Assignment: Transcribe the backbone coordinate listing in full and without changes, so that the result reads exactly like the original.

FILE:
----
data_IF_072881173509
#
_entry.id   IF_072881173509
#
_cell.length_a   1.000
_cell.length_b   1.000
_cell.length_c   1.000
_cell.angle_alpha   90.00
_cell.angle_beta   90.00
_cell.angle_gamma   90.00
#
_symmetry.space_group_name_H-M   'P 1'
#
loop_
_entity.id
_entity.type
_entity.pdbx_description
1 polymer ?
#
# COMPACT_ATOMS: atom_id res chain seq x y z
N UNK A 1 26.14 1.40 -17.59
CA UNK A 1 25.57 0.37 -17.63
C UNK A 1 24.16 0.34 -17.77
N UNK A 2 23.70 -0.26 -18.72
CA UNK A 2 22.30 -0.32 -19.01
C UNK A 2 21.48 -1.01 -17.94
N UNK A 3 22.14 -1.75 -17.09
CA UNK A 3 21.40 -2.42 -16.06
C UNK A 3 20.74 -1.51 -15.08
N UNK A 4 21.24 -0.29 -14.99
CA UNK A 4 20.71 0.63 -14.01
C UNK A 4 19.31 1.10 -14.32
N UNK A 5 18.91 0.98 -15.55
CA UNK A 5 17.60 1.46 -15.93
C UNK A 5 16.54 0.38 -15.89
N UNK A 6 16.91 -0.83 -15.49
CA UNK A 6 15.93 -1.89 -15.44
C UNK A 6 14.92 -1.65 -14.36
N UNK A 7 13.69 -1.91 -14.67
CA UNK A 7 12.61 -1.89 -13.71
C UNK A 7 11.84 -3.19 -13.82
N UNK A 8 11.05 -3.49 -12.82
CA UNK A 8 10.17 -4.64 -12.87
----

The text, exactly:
data_IF_072881173509
#
_entry.id   IF_072881173509
#
_cell.length_a   1.000
_cell.length_b   1.000
_cell.length_c   1.000
_cell.angle_alpha   90.00
_cell.angle_beta   90.00
_cell.angle_gamma   90.00
#
_symmetry.space_group_name_H-M   'P 1'
#
loop_
_entity.id
_entity.type
_entity.pdbx_description
1 polymer ?
#
# COMPACT_ATOMS: atom_id res chain seq x y z
N UNK A 1 26.14 1.40 -17.59
CA UNK A 1 25.57 0.37 -17.63
C UNK A 1 24.16 0.34 -17.77
N UNK A 2 23.70 -0.26 -18.72
CA UNK A 2 22.30 -0.32 -19.01
C UNK A 2 21.48 -1.01 -17.94
N UNK A 3 22.14 -1.75 -17.09
CA UNK A 3 21.40 -2.42 -16.06
C UNK A 3 20.74 -1.51 -15.08
N UNK A 4 21.24 -0.29 -14.99
CA UNK A 4 20.71 0.63 -14.01
C UNK A 4 19.31 1.10 -14.32
N UNK A 5 18.91 0.98 -15.55
CA UNK A 5 17.60 1.46 -15.93
C UNK A 5 16.54 0.38 -15.89
N UNK A 6 16.91 -0.83 -15.49
CA UNK A 6 15.93 -1.89 -15.44
C UNK A 6 14.92 -1.65 -14.36
N UNK A 7 13.69 -1.91 -14.67
CA UNK A 7 12.61 -1.89 -13.71
C UNK A 7 11.84 -3.19 -13.82
N UNK A 8 11.05 -3.49 -12.82
CA UNK A 8 10.17 -4.64 -12.87